College of Saint Mary

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    Does anyone have any information on this program? I am interested in getting my BSN but I kind of like the idea of getting to start nursing classes right away and getting my ASN along the way. I am worried about financial aid though because of the fact that the program is broken down into 2 degrees. I will be over the 150% max credit hours for aid for an associates degree but not for a bachelors. I definitely cannot afford College of Saint Mary without it. Also, does anyone know how hard it is to get in?

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    Quote from bunnyfungo
    Does anyone have any information on this program? I am interested in getting my BSN but I kind of like the idea of getting to start nursing classes right away and getting my ASN along the way. I am worried about financial aid though because of the fact that the program is broken down into 2 degrees. I will be over the 150% max credit hours for aid for an associates degree but not for a bachelors. I definitely cannot afford College of Saint Mary without it. Also, does anyone know how hard it is to get in?
    CSM has a good program but it is very expensive. They do, however, have a lot of scholarships so you should check them out. After 3 years, you get your ASN (and can get your RN when you pass NCLEX) and then go for very limited time the last year to finish your BSN (last I heard, one day a week so you can work). CSM has a good reputation and I have heard that most of their grads have jobs before or soon after graduation.

    Even so, you could go to a community college to get your ASN at a much lower cost - if you qualify for a full Pell grant, it will cover your tuition, fees, books, etc and you could come out debt-free. That is a definite plus. If you are in the Omaha area, check out Metropolitan Community College in Omaha and Iowa Western Community College in Council Bluffs (you can get in-state tuition there if you live in Nebraska). It would likely take you one year to do pre-requisites at either before getting into the nursing program. There are advantages to doing that. Many people find nursing classes harder than they expected (not to scare you off but it is true). Doing things like A&P, chemistry, and math classes before starting nursing classes may make it easier for you to focus on the nursing classes. MCC's nursing program is set up so that you can take you LPN boards after the first year if you want. There is less class time the second year (to finish your ASN and then get RN) so many students work part-time while finishing. The last I heard, IWCC's program is set up the same way. If you go that route, you may find a job where your employer will pay some of the cost for you to do a RN to BSN program.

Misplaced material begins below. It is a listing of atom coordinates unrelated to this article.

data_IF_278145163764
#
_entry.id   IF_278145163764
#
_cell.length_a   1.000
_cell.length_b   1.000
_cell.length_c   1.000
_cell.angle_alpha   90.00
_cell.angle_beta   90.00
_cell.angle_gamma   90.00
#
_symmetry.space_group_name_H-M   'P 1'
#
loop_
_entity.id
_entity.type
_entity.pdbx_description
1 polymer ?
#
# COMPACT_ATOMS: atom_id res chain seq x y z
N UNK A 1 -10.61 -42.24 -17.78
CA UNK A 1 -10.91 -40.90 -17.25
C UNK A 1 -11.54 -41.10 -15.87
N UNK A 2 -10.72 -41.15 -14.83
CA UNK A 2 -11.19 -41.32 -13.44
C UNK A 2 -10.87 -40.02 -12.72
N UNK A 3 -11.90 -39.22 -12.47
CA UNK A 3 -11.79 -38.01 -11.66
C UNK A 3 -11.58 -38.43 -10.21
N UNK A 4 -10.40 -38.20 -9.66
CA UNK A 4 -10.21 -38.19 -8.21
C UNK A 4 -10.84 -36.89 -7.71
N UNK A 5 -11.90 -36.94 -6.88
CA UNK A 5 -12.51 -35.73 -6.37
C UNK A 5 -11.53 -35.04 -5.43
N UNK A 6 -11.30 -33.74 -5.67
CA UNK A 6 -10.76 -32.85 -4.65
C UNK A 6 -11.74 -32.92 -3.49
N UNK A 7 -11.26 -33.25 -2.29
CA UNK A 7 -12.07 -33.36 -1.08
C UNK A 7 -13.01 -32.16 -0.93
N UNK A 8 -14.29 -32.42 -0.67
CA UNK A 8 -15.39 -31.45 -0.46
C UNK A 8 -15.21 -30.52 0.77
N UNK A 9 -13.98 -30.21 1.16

4. 0
    Quote from bunnyfungo
    Does anyone have any information on this program? I am interested in getting my BSN but I kind of like the idea of getting to start nursing classes right away and getting my ASN along the way. I am worried about financial aid though because of the fact that the program is broken down into 2 degrees. I will be over the 150% max credit hours for aid for an associates degree but not for a bachelors. I definitely cannot afford College of Saint Mary without it. Also, does anyone know how hard it is to get in?
    It should be easier to get into because it is a private school. If you are worried about finances though I would try to go with a public school first. At least apply to places like Metro, Iowa Western, and UNMC. You will be saving a lot of money and probably graduate debt free. Good luck!


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